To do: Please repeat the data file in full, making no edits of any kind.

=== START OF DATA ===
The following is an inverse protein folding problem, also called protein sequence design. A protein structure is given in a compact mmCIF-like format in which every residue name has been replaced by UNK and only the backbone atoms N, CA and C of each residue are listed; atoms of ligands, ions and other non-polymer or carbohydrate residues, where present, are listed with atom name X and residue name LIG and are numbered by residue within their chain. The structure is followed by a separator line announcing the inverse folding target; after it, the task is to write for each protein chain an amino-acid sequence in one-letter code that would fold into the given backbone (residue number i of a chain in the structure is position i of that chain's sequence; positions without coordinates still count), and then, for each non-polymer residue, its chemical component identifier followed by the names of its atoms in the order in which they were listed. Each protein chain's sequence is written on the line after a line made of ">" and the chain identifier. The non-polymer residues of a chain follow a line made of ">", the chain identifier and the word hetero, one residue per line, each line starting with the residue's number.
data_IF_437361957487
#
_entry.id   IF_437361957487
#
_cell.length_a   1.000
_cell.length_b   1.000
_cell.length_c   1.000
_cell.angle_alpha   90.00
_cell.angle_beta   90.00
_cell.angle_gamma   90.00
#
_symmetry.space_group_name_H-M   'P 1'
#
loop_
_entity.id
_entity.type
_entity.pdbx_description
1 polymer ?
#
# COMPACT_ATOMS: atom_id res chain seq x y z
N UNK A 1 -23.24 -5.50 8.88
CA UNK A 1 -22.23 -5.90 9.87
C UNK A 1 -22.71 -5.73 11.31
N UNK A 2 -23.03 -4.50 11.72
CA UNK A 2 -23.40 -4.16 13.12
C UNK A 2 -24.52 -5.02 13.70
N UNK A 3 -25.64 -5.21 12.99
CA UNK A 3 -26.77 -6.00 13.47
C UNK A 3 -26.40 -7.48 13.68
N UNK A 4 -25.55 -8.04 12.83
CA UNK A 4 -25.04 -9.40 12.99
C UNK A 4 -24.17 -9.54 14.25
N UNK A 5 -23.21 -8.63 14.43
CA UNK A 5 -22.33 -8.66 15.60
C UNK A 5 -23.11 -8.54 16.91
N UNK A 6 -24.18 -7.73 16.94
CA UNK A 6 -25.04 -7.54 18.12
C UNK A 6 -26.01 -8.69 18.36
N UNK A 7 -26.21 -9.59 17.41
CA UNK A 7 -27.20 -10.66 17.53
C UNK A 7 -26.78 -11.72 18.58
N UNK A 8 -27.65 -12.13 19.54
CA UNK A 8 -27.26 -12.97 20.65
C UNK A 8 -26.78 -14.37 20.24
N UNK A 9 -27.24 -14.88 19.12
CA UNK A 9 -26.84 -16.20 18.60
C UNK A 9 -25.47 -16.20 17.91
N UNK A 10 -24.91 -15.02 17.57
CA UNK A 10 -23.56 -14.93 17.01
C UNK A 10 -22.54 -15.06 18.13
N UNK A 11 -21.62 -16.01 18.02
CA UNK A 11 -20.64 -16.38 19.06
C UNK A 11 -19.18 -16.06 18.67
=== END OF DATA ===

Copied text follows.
The following is an inverse protein folding problem, also called protein sequence design. A protein structure is given in a compact mmCIF-like format in which every residue name has been replaced by UNK and only the backbone atoms N, CA and C of each residue are listed; atoms of ligands, ions and other non-polymer or carbohydrate residues, where present, are listed with atom name X and residue name LIG and are numbered by residue within their chain. The structure is followed by a separator line announcing the inverse folding target; after it, the task is to write for each protein chain an amino-acid sequence in one-letter code that would fold into the given backbone (residue number i of a chain in the structure is position i of that chain's sequence; positions without coordinates still count), and then, for each non-polymer residue, its chemical component identifier followed by the names of its atoms in the order in which they were listed. Each protein chain's sequence is written on the line after a line made of ">" and the chain identifier. The non-polymer residues of a chain follow a line made of ">", the chain identifier and the word hetero, one residue per line, each line starting with the residue's number.
data_IF_437361957487
#
_entry.id   IF_437361957487
#
_cell.length_a   1.000
_cell.length_b   1.000
_cell.length_c   1.000
_cell.angle_alpha   90.00
_cell.angle_beta   90.00
_cell.angle_gamma   90.00
#
_symmetry.space_group_name_H-M   'P 1'
#
loop_
_entity.id
_entity.type
_entity.pdbx_description
1 polymer ?
#
# COMPACT_ATOMS: atom_id res chain seq x y z
N UNK A 1 -23.24 -5.50 8.88
CA UNK A 1 -22.23 -5.90 9.87
C UNK A 1 -22.71 -5.73 11.31
N UNK A 2 -23.03 -4.50 11.72
CA UNK A 2 -23.40 -4.16 13.12
C UNK A 2 -24.52 -5.02 13.70
N UNK A 3 -25.64 -5.21 12.99
CA UNK A 3 -26.77 -6.00 13.47
C UNK A 3 -26.40 -7.48 13.68
N UNK A 4 -25.55 -8.04 12.83
CA UNK A 4 -25.04 -9.40 12.99
C UNK A 4 -24.17 -9.54 14.25
N UNK A 5 -23.21 -8.63 14.43
CA UNK A 5 -22.33 -8.66 15.60
C UNK A 5 -23.11 -8.54 16.91
N UNK A 6 -24.18 -7.73 16.94
CA UNK A 6 -25.04 -7.54 18.12
C UNK A 6 -26.01 -8.69 18.36
N UNK A 7 -26.21 -9.59 17.41
CA UNK A 7 -27.20 -10.66 17.53
C UNK A 7 -26.78 -11.72 18.58
N UNK A 8 -27.65 -12.13 19.54
CA UNK A 8 -27.26 -12.97 20.65
C UNK A 8 -26.78 -14.37 20.24
N UNK A 9 -27.24 -14.88 19.12
CA UNK A 9 -26.84 -16.20 18.60
C UNK A 9 -25.47 -16.20 17.91
N UNK A 10 -24.91 -15.02 17.57
CA UNK A 10 -23.56 -14.93 17.01
C UNK A 10 -22.54 -15.06 18.13
N UNK A 11 -21.62 -16.01 18.02
CA UNK A 11 -20.64 -16.38 19.06
C UNK A 11 -19.18 -16.06 18.67